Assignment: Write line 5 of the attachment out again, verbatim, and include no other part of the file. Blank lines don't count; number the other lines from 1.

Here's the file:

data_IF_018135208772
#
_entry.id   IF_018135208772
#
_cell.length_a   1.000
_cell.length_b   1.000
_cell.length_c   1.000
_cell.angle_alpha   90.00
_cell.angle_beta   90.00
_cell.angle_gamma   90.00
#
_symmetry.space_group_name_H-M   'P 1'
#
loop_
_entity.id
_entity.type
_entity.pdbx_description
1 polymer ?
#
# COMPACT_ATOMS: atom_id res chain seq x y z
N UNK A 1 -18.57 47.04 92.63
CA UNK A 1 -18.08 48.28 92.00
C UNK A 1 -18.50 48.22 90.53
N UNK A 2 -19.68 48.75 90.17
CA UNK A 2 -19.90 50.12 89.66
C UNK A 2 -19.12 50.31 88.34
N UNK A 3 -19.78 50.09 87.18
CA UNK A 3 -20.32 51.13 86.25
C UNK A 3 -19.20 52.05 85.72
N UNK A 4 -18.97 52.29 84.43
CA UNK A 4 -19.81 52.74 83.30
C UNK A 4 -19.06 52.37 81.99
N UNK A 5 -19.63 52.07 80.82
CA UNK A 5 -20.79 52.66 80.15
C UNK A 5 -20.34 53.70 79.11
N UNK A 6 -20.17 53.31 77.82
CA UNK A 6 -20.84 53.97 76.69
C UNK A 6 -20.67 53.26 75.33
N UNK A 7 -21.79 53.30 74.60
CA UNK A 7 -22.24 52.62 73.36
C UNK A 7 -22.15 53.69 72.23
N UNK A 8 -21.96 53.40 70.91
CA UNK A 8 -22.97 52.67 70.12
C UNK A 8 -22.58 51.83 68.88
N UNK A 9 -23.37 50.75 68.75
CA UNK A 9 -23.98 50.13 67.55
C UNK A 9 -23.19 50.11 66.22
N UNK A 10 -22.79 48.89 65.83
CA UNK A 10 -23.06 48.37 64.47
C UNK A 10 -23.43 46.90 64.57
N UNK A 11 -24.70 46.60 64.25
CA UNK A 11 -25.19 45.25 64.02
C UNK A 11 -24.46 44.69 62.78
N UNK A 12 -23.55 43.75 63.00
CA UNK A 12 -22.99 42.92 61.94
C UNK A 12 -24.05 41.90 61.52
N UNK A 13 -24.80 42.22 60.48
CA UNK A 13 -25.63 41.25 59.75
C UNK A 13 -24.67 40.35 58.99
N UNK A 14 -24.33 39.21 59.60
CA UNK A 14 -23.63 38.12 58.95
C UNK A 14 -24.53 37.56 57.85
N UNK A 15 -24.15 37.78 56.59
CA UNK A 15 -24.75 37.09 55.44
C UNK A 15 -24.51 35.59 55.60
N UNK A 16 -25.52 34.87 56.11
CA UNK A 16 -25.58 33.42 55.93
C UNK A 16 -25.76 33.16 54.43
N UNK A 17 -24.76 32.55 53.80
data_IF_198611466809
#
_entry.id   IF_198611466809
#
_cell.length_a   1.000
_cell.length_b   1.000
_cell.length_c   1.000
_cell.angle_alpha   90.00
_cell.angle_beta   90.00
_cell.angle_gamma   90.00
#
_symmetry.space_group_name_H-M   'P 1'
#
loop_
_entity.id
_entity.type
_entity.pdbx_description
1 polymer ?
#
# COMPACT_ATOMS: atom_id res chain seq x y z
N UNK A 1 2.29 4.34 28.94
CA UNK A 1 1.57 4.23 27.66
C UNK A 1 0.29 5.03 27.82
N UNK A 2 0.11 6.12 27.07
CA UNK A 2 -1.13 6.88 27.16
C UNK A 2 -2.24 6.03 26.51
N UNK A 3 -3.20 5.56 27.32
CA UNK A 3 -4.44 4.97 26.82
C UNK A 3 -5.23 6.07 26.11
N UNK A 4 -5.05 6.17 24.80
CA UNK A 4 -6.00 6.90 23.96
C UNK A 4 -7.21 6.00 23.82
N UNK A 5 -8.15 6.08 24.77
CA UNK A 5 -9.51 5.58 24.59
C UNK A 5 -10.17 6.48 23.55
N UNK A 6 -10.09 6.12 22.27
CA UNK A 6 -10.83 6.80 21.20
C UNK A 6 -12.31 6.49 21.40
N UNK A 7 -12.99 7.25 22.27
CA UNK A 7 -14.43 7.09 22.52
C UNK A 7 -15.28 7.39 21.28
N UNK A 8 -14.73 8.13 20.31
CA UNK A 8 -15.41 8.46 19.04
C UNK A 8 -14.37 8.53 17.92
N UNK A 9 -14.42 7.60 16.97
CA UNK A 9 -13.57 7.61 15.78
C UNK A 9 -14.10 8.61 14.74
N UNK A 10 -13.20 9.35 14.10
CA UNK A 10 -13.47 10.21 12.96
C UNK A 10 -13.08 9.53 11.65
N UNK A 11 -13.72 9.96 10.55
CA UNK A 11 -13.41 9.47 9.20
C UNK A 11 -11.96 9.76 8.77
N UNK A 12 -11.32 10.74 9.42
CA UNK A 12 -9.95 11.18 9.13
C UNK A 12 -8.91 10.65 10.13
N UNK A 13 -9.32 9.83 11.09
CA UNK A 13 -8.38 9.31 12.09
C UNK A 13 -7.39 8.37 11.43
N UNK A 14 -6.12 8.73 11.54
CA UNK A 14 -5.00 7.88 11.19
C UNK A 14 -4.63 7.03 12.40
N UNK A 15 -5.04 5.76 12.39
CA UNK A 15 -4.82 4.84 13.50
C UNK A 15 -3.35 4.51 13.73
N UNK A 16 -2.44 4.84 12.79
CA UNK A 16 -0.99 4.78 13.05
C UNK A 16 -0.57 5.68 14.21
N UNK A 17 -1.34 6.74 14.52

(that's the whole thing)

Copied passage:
_cell.length_a   1.000